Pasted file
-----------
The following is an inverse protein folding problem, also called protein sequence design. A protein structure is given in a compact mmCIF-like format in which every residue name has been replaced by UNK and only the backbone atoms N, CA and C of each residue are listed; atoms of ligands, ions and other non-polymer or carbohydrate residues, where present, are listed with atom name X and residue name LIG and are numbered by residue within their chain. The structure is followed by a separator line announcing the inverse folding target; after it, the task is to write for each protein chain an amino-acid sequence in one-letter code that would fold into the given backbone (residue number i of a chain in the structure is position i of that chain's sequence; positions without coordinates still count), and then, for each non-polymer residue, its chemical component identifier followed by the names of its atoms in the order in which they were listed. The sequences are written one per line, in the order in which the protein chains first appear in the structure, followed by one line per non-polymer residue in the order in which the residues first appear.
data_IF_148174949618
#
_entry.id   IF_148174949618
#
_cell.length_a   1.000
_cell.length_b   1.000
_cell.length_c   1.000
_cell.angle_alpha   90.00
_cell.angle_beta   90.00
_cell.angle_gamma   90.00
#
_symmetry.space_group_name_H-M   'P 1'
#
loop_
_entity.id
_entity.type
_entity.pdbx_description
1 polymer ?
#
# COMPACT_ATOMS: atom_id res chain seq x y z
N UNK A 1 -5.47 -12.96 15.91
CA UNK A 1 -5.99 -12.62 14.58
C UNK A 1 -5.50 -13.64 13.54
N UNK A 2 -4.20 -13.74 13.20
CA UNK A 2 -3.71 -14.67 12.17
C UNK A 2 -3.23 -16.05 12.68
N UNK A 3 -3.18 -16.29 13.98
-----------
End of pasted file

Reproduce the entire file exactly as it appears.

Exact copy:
The following is an inverse protein folding problem, also called protein sequence design. A protein structure is given in a compact mmCIF-like format in which every residue name has been replaced by UNK and only the backbone atoms N, CA and C of each residue are listed; atoms of ligands, ions and other non-polymer or carbohydrate residues, where present, are listed with atom name X and residue name LIG and are numbered by residue within their chain. The structure is followed by a separator line announcing the inverse folding target; after it, the task is to write for each protein chain an amino-acid sequence in one-letter code that would fold into the given backbone (residue number i of a chain in the structure is position i of that chain's sequence; positions without coordinates still count), and then, for each non-polymer residue, its chemical component identifier followed by the names of its atoms in the order in which they were listed. The sequences are written one per line, in the order in which the protein chains first appear in the structure, followed by one line per non-polymer residue in the order in which the residues first appear.
data_IF_148174949618
#
_entry.id   IF_148174949618
#
_cell.length_a   1.000
_cell.length_b   1.000
_cell.length_c   1.000
_cell.angle_alpha   90.00
_cell.angle_beta   90.00
_cell.angle_gamma   90.00
#
_symmetry.space_group_name_H-M   'P 1'
#
loop_
_entity.id
_entity.type
_entity.pdbx_description
1 polymer ?
#
# COMPACT_ATOMS: atom_id res chain seq x y z
N UNK A 1 -5.47 -12.96 15.91
CA UNK A 1 -5.99 -12.62 14.58
C UNK A 1 -5.50 -13.64 13.54
N UNK A 2 -4.20 -13.74 13.20
CA UNK A 2 -3.71 -14.67 12.17
C UNK A 2 -3.23 -16.05 12.68
N UNK A 3 -3.18 -16.29 13.98